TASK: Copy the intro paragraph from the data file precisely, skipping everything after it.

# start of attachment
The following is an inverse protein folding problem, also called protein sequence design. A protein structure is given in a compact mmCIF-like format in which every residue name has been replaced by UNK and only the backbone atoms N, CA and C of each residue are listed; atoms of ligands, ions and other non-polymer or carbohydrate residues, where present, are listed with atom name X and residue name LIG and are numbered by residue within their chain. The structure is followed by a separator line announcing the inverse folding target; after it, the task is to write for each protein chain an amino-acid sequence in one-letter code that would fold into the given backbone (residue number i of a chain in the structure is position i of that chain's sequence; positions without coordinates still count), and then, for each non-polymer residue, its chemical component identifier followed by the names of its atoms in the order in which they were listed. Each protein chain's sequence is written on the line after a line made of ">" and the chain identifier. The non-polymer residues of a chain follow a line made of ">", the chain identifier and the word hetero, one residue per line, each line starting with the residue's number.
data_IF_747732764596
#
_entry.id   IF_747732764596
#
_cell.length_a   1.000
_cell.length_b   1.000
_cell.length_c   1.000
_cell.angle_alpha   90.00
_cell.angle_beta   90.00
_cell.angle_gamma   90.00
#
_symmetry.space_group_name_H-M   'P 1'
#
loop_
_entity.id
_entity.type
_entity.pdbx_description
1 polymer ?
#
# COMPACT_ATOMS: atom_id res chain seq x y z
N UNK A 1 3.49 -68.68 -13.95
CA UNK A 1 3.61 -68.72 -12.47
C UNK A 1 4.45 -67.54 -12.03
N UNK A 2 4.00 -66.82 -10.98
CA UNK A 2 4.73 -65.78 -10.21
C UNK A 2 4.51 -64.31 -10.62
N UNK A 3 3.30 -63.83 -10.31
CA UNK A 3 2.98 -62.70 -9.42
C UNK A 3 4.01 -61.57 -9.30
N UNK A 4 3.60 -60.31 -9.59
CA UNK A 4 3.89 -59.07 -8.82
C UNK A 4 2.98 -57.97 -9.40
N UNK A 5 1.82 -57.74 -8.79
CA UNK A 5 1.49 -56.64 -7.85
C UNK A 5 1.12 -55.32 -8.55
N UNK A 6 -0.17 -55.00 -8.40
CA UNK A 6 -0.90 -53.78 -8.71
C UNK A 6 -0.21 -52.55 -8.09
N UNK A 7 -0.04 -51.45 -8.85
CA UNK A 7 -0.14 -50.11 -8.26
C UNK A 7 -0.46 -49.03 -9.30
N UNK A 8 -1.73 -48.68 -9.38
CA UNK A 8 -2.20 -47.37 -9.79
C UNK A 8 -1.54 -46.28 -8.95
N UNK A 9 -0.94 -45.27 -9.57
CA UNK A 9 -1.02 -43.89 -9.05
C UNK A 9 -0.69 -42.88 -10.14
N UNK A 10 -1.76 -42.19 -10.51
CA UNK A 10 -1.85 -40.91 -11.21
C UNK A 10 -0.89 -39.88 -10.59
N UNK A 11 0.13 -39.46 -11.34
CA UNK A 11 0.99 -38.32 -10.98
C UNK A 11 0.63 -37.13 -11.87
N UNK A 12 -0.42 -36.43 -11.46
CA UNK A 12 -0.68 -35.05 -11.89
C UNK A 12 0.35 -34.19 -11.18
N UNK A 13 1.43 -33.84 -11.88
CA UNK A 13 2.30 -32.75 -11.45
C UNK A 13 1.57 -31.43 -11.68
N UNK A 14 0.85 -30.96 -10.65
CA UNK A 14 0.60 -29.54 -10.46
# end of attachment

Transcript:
The following is an inverse protein folding problem, also called protein sequence design. A protein structure is given in a compact mmCIF-like format in which every residue name has been replaced by UNK and only the backbone atoms N, CA and C of each residue are listed; atoms of ligands, ions and other non-polymer or carbohydrate residues, where present, are listed with atom name X and residue name LIG and are numbered by residue within their chain. The structure is followed by a separator line announcing the inverse folding target; after it, the task is to write for each protein chain an amino-acid sequence in one-letter code that would fold into the given backbone (residue number i of a chain in the structure is position i of that chain's sequence; positions without coordinates still count), and then, for each non-polymer residue, its chemical component identifier followed by the names of its atoms in the order in which they were listed. Each protein chain's sequence is written on the line after a line made of ">" and the chain identifier. The non-polymer residues of a chain follow a line made of ">", the chain identifier and the word hetero, one residue per line, each line starting with the residue's number.